The Khenjuk states:

Equanimity is the mind resting naturally, free from attachment, anger and delusion. Its function is to avoid giving occasion for the disturbing emotions [to occur in one's stream-of-being].[8]

StudyBuddhism states:

Equilibrium (btang-snyoms) or serenity is a mental factor that, while remaining in a state of detachment, imperturbability, lack of naivety, and joyful perseverance, allows the mental activity to remain effortlessly undisturbed, without flightiness or dullness, in a natural state of spontaneity and openness.[9]

The Buddhist Psychology of Awakening states:

Equanimity is said to be the opposite of emotional instability. It is calm and spontaneous presence of awareness. Equanimity functions to protect from the arising of emotional instability. Equanimity is the name given to when our awareness is abiding in a state of nonattachment, nonhatred, nondeludedness, and perseverance. It means that we can then take our awareness and fully concentrate on any object whatsoever. It is related to having present all the means and techniques associated with the practice of calm abiding. For it’s said that when one has fully mastered all the nine phases of calm abiding, one is no longer at risk of or subject to being overexcited or depressed, the two primary forms of distraction in such practice. So, as the text says, when there is equanimity, the mind is there, spontaneously as it is.[10]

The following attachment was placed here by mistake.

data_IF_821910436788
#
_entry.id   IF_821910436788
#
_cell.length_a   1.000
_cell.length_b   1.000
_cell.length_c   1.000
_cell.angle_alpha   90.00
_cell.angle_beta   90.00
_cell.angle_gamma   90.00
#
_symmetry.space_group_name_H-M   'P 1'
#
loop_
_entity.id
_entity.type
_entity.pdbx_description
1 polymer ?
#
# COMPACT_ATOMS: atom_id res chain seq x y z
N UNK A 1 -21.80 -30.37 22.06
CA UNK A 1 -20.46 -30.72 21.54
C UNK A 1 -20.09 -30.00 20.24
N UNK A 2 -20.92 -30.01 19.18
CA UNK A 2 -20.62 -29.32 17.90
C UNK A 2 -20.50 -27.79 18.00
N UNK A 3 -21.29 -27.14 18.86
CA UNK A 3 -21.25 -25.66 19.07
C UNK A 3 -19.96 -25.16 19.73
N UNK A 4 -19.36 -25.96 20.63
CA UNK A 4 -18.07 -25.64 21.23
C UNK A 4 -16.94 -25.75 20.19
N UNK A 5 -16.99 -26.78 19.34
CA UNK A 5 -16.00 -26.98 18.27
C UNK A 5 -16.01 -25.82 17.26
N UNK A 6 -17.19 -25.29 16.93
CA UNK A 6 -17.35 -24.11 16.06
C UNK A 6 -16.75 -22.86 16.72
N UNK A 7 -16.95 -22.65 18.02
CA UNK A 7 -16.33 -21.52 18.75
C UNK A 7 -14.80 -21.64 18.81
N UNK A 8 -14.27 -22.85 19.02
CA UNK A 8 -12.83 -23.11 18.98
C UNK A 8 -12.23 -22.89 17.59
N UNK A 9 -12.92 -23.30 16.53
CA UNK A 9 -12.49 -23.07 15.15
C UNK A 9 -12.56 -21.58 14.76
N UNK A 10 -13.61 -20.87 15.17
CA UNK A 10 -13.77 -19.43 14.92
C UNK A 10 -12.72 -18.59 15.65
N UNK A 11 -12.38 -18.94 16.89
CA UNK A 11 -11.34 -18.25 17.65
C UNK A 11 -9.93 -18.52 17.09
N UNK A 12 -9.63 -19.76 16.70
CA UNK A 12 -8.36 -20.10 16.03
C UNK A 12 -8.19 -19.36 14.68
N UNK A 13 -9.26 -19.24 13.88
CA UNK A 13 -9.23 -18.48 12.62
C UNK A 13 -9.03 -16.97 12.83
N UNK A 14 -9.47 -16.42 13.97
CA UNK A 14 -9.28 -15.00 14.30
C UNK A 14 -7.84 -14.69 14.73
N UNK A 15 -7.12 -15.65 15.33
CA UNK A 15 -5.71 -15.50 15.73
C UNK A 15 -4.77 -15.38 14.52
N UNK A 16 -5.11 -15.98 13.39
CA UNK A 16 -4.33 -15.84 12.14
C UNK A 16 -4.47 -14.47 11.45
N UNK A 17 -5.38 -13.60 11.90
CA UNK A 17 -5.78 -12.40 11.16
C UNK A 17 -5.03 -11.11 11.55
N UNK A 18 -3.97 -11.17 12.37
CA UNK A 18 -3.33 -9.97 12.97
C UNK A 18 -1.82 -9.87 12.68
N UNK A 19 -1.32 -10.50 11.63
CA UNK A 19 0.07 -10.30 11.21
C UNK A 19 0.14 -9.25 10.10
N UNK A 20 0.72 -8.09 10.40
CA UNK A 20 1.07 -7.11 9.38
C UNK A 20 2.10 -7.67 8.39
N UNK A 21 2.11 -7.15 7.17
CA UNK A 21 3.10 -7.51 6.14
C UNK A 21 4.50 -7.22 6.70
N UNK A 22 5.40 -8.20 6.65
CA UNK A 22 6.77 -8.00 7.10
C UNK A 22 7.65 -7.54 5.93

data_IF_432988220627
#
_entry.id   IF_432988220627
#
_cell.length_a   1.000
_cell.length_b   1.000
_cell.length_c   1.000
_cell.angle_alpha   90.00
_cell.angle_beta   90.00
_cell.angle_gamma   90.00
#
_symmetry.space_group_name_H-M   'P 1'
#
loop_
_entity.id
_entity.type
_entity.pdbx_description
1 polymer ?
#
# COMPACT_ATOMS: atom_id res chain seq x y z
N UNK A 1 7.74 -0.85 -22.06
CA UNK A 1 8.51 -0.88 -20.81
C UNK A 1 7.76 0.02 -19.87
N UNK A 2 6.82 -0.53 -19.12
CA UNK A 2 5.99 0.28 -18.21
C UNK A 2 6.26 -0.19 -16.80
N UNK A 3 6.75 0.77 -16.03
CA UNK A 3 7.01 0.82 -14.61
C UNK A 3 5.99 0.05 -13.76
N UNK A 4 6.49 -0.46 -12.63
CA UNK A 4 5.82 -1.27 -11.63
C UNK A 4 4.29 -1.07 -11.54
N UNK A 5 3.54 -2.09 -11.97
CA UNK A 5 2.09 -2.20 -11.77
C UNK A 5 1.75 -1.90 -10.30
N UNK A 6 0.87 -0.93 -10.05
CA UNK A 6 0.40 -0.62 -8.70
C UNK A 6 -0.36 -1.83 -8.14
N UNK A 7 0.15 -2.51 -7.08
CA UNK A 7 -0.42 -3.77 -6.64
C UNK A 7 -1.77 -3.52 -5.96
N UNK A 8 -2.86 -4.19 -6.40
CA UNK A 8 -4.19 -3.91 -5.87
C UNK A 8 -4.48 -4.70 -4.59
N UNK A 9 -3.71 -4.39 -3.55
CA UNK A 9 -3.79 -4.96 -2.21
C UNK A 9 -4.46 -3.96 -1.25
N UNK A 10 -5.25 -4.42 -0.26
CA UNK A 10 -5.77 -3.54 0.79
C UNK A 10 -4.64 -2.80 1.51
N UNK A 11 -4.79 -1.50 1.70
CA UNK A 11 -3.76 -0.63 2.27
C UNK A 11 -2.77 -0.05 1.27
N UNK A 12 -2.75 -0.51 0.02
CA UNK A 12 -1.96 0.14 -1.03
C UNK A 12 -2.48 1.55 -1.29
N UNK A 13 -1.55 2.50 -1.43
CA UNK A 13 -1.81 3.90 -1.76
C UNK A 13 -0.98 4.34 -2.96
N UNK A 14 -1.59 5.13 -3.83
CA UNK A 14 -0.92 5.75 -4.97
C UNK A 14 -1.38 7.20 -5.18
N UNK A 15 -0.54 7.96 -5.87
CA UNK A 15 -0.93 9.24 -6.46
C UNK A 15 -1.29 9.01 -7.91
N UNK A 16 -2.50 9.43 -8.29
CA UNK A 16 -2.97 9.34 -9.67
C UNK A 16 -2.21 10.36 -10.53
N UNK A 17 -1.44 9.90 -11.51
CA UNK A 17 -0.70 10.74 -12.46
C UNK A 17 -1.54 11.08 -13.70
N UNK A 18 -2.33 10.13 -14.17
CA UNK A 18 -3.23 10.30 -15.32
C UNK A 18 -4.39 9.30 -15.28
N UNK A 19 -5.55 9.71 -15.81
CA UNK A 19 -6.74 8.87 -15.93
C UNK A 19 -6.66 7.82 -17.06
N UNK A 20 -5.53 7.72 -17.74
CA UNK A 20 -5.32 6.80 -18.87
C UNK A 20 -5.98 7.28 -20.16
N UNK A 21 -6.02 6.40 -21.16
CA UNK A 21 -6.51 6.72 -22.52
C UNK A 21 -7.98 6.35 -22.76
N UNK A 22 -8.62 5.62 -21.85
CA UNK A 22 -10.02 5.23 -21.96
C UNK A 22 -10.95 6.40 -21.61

Science and Philosophy in the Indian Buddhist Classics states:

This mental factor — having established the nine stages of mental abiding using methods that set the mind single-pointedly on an internal object — attains spontaneous mental abiding without needing to exert any effort in applying the antidotes to laxity and excitation, when the ninth stage of mental abiding is achieved. The Compendium of Knowledge says: “What is equanimity? It is based on nonattachment, nonhatred, and nondelusion, and it is accompanied by diligence. It functions to prevent an occasion for mental afflictions to arise. It is evenness of mind, stillness of mind, and spontaneous mental abiding that counters the mental afflictions.” The functioning of equanimity does not allow an opportunity for mental afflictions such as laxity and excitation to arise.
In general, mere equanimity includes three types: equanimity that is a conditioning factor, equanimity that is a feeling, and immeasurable equanimity. In the present context, we are concerned with the first type of equanimity. Śrāvaka Levels says: “What is equanimity? It is a nonafflictive mind directed toward an object within the purview of calm abiding and special insight. It is a mind in equipoise without mental afflictions, flowing peacefully, and inwardly engaged, a mind that is blissfully balanced and serviceable, that is focused without needing to make any effort.”[11]

Related concepts in ancient Greece

Similar concepts within ancient Greek philosophy are:


  1. See eight worldly concerns.
  2. Access to insight icon 50px.png Bhikkhu Bodhi (1998), Toward a Threshold of Understanding , Access to Insight
  3. Dalai Lama & Thubten Chodron 2014, s.v. Chapter 11.
  4. 4.0 4.1 4.2 Dalai Lama & Thubten Chodron 2020, s.v. Chapter 1:The Four Immeasurables.
  5. See also: Section 2.101 in Path of Purification (Vishudimagga)
  6. Access to insight icon 50px.png Piyadassi Thera (2006), The Seven Factors of Enlightenment , Access to Insight
  7. Dalai Lama & Thubten Chodron 2014, s.v. Chapter 11:The Four Immeasurables.
  8. Mipham Rinpoche 2004, s.v. Equanimity.
  9. Berzin, s.v. Equilibrium (btang-snyoms).
  10. Goodman 2020, s.v. Equanimity.
  11. Thupten Jinpa 2020, s.v. Virtuous mental factors.